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    The impact of the ILO: fragmented policy networks and the battle for Labour standards in Czechia and Slovakia

    Hayes, Simon (2021) The impact of the ILO: fragmented policy networks and the battle for Labour standards in Czechia and Slovakia. PhD thesis, Birkbeck, University of London.

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    World politics is characterised by challenges to effective multilateralism with repercussions across several areas such as trade, the environment and nuclear proliferation. This research investigates the impact of international organisations under contemporary conditions of globalisation and does so using the International Labour Organization (ILO) as an instance of this wider issue. Economic integration can result in negative social externalities, the responsibility of which cuts across state lines and requires cooperation at the international level. However, states are often reluctant to assign organisations concerned with human rights the necessary authority to fulfil their mandates. For the ILO, this has meant a reliance on powers of persuasion to achieve its goals; because compliance rates vary and because the organisation is without legal or economic means of enforcement, it has gained a reputation for being irrelevant and toothless. As a result, observers tend explain variation in labour standards across states as being caused solely by differences in their domestic politics. This thesis seeks to refine the domestic politics argument and to challenge the conventional wisdom on enforcement. In doing so, it illustrates not only whether and how the ILO makes an impact but draws attention to the fragmented policy environment in which it must operate. Here, some organisations work in support of the ILO e.g. global trade unions; but the norms diffused from others such as the International Monetary Fund (IMF), World Bank and the Organization for Economic Co-operation and Development (OECD) often challenge it. Using the comparative case of Czechia and Slovakia, the proceeding chapters will argue that the ILO does make an impact and does so via its ability to provide monitoring, supervision and technical/legal assistance. However, the research further finds that the extent to which the ILO is successful in this regard depends to some degree on the ways in which competing configurations of domestic and international actors impede or facilitate its work.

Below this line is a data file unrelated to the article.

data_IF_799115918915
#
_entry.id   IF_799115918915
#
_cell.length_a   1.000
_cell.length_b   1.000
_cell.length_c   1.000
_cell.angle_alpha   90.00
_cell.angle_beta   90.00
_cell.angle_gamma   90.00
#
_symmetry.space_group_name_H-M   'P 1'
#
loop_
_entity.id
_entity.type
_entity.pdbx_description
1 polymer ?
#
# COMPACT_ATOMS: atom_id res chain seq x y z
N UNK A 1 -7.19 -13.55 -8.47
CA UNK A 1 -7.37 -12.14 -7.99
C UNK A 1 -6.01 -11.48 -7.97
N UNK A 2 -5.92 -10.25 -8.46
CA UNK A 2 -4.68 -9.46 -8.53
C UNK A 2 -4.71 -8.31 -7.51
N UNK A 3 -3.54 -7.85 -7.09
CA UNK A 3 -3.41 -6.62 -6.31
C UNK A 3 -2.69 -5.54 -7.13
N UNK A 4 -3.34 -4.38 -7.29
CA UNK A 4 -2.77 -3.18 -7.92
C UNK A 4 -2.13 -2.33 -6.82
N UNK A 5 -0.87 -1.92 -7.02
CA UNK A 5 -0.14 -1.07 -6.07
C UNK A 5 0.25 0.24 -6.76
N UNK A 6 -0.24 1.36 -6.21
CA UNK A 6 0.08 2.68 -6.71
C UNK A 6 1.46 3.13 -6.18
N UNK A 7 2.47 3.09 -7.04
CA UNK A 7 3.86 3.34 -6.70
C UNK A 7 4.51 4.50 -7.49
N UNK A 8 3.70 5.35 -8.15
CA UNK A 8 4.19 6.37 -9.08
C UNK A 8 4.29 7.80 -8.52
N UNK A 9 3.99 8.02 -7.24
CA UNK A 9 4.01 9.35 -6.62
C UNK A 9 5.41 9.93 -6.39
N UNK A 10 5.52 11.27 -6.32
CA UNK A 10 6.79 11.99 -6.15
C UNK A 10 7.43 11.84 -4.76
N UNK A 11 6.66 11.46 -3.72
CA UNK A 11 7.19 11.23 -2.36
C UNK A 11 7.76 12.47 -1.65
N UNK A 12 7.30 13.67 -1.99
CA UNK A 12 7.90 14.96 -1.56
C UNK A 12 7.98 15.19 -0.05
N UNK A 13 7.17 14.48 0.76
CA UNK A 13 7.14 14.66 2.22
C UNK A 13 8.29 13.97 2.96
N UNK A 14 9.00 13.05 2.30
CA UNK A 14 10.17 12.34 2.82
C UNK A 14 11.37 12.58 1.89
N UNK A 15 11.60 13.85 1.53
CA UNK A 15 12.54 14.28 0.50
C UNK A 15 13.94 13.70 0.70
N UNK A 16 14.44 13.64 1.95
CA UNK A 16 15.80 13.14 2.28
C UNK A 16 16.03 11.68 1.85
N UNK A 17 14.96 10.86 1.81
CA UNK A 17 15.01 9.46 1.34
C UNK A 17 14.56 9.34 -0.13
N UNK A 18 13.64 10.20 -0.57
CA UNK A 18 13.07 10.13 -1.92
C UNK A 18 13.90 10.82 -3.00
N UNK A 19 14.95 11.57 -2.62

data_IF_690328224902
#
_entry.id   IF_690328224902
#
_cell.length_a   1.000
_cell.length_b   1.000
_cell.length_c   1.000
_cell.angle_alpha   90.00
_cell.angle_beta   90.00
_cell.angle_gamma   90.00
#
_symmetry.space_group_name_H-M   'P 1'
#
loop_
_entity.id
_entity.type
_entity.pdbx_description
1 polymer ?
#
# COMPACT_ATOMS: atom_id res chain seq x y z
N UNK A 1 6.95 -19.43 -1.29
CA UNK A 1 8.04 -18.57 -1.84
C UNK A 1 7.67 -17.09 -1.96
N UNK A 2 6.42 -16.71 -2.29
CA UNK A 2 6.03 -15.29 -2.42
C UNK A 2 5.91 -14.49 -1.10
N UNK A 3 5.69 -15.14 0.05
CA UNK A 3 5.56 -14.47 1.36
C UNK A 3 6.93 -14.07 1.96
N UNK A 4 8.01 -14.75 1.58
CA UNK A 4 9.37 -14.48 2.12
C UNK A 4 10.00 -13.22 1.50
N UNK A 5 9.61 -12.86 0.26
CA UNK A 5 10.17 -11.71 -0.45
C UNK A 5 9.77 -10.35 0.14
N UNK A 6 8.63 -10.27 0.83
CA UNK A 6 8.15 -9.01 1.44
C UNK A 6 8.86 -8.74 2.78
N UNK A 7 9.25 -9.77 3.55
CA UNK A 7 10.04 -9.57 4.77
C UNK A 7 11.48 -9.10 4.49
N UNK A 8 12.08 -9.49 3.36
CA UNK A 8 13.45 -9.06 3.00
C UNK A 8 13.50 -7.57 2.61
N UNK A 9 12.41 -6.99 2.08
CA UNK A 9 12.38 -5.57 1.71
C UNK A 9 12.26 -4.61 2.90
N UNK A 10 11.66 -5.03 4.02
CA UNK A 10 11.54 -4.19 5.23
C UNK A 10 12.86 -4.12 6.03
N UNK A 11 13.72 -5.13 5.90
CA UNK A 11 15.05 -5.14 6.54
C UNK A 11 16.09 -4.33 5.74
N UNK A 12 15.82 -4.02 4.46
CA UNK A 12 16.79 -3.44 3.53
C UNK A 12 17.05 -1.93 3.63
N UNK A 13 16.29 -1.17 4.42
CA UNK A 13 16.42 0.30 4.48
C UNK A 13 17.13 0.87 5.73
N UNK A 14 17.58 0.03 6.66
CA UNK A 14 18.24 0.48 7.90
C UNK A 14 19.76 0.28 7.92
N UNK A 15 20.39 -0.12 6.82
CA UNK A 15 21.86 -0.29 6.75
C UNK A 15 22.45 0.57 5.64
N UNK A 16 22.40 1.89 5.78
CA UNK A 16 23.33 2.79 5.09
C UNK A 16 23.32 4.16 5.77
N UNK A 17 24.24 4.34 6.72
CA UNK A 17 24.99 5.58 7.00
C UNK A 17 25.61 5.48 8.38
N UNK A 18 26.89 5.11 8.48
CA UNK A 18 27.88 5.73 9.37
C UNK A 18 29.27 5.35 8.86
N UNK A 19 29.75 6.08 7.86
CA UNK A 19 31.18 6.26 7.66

Item Type: Thesis
    Copyright Holders: The copyright of this thesis rests with the author, who asserts his/her right to be known as such according to the Copyright Designs and Patents Act 1988. No dealing with the thesis contrary to the copyright or moral rights of the author is permitted.
    Depositing User: Acquisitions And Metadata
    Date Deposited: 22 Oct 2021 12:58
    Last Modified: 01 Nov 2023 14:58


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